I'm sad to miss the end of the festival as I get ready to catch a plane to Seville (missing 12 Years A Slave, The Selfish Giant & other films I'd still love to see...). I did watch a record 30 films this time, which has been great! (a record for me anyway)
My own personal highlights were: Starred Up by David Mackenzie, Gloria a Chilean film written by Gonzalo Maza and directed by Sebastían Lelio, Ida, Pawel Pawlikowski's new film, and Ilo Ilo by Anthony Chen. These were the four films that made the biggest impact on me one way or another, all really brilliantly written, directed and performed and all felt honest and immersive - and Ilo Ilo being a first feature was particularly impressive, and the director gave a fantastic Q&A afterwards as well.
I also really enjoyed Enough Said, directed by Nicole Holofcener with Julia Louis Dreyfus and James Gandolfini in his final cinema appearance and We Are The Best by Lukas Moodyson, which must be based on his wife's teens as it is set in 1982 when the main girl Bobo is 12 (Coco would also have been about that age at the time).
The Do Gooders by Chloe Ruthven was the only doc I saw, which is a shame, but I really loved that too. A personal journey through Palestine, trying to retrace the filmmaker's grand parents steps and looking at the corruption of the foreign aid to the area which ultimately feeds the Israeli settlers instead of the Palestinian people it is destined for.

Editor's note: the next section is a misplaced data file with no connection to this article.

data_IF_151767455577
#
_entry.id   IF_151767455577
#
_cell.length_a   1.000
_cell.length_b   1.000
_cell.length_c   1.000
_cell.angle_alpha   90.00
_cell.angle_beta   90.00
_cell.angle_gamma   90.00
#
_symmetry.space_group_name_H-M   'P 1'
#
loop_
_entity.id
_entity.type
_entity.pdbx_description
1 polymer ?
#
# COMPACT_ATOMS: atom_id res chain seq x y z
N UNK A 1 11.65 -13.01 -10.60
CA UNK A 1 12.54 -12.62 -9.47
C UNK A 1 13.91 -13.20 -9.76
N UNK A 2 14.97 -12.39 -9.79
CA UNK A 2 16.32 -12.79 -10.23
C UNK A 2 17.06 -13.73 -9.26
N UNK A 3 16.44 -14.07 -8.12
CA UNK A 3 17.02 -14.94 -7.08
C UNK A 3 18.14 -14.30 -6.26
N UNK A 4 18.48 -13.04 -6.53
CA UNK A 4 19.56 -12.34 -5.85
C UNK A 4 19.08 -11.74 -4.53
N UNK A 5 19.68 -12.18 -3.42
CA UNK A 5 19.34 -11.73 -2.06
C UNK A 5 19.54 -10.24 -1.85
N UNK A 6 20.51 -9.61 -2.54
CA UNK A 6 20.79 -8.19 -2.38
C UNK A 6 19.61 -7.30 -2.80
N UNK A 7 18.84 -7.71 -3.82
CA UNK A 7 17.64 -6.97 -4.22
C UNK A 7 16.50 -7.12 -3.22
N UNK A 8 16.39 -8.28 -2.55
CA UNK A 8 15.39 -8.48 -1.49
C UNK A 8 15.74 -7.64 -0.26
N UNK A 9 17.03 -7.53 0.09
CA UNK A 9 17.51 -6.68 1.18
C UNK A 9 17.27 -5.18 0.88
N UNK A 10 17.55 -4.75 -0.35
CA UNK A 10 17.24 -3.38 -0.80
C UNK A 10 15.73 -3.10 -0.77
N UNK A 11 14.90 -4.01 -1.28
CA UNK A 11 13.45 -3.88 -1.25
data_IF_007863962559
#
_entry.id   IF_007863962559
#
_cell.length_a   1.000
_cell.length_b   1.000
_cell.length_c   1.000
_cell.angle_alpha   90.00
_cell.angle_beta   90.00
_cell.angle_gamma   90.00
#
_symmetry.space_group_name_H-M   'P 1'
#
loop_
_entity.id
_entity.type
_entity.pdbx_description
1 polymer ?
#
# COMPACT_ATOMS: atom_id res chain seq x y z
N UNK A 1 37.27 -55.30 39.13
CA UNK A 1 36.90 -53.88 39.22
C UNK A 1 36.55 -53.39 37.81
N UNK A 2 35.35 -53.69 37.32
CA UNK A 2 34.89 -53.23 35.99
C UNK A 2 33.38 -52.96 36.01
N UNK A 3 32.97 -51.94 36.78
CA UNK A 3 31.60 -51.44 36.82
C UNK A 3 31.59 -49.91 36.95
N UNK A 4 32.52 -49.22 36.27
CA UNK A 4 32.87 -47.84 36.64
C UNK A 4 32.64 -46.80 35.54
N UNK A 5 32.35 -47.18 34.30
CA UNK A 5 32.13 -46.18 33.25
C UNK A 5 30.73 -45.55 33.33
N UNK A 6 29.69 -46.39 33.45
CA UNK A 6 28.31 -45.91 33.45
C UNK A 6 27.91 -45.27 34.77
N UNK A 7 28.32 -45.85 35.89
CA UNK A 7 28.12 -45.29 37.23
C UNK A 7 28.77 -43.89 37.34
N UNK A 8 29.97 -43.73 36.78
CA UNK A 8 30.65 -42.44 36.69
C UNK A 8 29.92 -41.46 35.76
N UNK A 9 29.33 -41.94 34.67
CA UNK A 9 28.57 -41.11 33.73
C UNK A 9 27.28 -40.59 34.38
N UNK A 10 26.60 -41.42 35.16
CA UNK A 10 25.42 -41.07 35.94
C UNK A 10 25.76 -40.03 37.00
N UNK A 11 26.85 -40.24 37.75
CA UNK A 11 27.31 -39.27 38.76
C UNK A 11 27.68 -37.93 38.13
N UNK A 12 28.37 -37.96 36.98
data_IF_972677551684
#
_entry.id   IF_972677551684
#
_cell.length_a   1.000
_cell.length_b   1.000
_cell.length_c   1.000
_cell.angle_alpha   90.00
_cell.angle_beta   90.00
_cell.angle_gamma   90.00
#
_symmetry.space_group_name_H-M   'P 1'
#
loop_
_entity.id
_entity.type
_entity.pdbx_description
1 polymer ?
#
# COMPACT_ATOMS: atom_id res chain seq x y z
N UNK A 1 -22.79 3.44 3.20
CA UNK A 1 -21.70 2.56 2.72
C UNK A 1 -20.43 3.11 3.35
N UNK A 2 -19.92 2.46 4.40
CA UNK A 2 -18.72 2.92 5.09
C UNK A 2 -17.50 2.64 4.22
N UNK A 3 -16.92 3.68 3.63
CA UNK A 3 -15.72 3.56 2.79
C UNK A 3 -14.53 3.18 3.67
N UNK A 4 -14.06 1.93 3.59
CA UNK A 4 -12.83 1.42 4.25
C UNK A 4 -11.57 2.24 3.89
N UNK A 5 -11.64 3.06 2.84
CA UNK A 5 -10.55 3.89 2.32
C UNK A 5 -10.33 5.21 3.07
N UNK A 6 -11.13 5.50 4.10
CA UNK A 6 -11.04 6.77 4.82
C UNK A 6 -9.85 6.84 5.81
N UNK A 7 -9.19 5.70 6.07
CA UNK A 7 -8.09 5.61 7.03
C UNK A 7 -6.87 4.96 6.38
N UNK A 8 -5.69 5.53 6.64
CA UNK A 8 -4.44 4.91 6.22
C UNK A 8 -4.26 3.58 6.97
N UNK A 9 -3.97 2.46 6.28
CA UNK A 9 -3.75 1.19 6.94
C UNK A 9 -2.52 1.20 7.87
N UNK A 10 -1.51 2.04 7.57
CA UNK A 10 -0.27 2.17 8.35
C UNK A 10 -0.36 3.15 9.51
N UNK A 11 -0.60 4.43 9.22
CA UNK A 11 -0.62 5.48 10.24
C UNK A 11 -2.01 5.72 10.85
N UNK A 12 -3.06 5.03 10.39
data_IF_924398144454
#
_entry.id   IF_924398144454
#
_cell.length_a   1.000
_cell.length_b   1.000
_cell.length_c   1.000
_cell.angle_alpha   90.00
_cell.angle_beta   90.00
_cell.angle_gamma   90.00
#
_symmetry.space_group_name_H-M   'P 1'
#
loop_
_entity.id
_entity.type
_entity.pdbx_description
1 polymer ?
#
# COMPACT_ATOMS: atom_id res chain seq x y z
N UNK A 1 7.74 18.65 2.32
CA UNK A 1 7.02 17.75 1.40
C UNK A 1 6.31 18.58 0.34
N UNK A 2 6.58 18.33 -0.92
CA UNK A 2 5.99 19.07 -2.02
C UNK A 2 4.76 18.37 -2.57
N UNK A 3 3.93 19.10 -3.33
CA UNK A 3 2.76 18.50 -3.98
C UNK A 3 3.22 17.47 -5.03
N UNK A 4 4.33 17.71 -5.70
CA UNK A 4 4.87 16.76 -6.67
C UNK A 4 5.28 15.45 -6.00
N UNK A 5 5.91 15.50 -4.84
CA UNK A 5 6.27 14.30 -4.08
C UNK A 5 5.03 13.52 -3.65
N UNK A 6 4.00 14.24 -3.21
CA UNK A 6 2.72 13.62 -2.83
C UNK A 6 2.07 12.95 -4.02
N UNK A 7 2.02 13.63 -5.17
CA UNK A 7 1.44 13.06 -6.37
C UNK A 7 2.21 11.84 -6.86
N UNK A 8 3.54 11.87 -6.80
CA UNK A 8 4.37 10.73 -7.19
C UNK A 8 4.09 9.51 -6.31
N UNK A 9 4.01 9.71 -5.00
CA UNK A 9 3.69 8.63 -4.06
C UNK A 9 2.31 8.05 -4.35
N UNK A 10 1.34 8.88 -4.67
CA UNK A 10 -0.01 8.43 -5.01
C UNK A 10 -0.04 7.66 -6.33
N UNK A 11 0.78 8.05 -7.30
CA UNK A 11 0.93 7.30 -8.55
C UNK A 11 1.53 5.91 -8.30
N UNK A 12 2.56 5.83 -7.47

I was glad to have seen Blue Is The Warmest Colour which there has been much talk about. Ultimately the film is disappointing and very long. I found myself distracted thinking about the behaviour behind the camera instead of being immersed in the film itself. It felt like The relentless sex scenes just made me feel sorry for the actresses and cross with what felt like a very indulgent director. At the time I had no idea, but really? He made them shoot that one scene for 10 full days on the trot? I was also disengaged by the amount of long long ECUs particularly tearful and leaking nose mucus. I was disappointed at some of the director's choices & found the graphic novel far more interesting than the film. Weird to chose a story about all the struggles of a girl who discovers she is a lesbian and then take all the relevance of the homosexuality out of the story. But having said all that, the girl who plays Adèle is amazing, really amazing and many scenes were great, the school scenes felt really authentic.